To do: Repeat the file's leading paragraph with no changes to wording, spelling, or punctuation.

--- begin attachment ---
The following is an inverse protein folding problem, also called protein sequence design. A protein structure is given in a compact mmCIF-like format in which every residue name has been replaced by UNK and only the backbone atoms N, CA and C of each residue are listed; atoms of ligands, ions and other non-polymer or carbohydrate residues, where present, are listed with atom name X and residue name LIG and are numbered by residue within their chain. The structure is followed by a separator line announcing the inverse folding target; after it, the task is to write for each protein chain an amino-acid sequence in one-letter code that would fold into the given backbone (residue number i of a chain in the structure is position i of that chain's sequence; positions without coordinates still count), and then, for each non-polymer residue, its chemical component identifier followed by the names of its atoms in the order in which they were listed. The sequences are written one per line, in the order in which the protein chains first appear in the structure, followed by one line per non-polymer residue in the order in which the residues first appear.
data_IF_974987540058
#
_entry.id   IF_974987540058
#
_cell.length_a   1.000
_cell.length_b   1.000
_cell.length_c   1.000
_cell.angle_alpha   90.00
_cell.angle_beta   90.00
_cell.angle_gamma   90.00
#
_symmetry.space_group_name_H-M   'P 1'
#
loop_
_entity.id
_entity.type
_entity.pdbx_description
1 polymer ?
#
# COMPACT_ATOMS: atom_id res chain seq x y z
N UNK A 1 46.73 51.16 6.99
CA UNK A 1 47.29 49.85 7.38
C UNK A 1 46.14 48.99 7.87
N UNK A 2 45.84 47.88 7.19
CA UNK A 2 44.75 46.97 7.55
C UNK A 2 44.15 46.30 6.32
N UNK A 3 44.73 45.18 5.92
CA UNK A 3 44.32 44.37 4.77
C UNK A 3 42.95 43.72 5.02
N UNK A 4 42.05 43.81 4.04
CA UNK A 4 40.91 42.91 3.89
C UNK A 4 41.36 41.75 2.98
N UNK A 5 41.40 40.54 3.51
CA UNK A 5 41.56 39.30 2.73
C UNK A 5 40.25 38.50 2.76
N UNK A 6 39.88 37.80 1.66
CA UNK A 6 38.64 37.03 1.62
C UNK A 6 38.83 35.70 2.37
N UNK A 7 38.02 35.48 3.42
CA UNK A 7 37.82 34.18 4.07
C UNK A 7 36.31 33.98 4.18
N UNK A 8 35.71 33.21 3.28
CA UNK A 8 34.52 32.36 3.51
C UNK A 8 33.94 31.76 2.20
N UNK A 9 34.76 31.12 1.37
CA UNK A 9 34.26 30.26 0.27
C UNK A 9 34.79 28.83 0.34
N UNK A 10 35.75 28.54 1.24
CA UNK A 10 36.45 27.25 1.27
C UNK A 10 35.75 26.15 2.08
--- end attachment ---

The following is an inverse protein folding problem, also called protein sequence design. A protein structure is given in a compact mmCIF-like format in which every residue name has been replaced by UNK and only the backbone atoms N, CA and C of each residue are listed; atoms of ligands, ions and other non-polymer or carbohydrate residues, where present, are listed with atom name X and residue name LIG and are numbered by residue within their chain. The structure is followed by a separator line announcing the inverse folding target; after it, the task is to write for each protein chain an amino-acid sequence in one-letter code that would fold into the given backbone (residue number i of a chain in the structure is position i of that chain's sequence; positions without coordinates still count), and then, for each non-polymer residue, its chemical component identifier followed by the names of its atoms in the order in which they were listed. The sequences are written one per line, in the order in which the protein chains first appear in the structure, followed by one line per non-polymer residue in the order in which the residues first appear.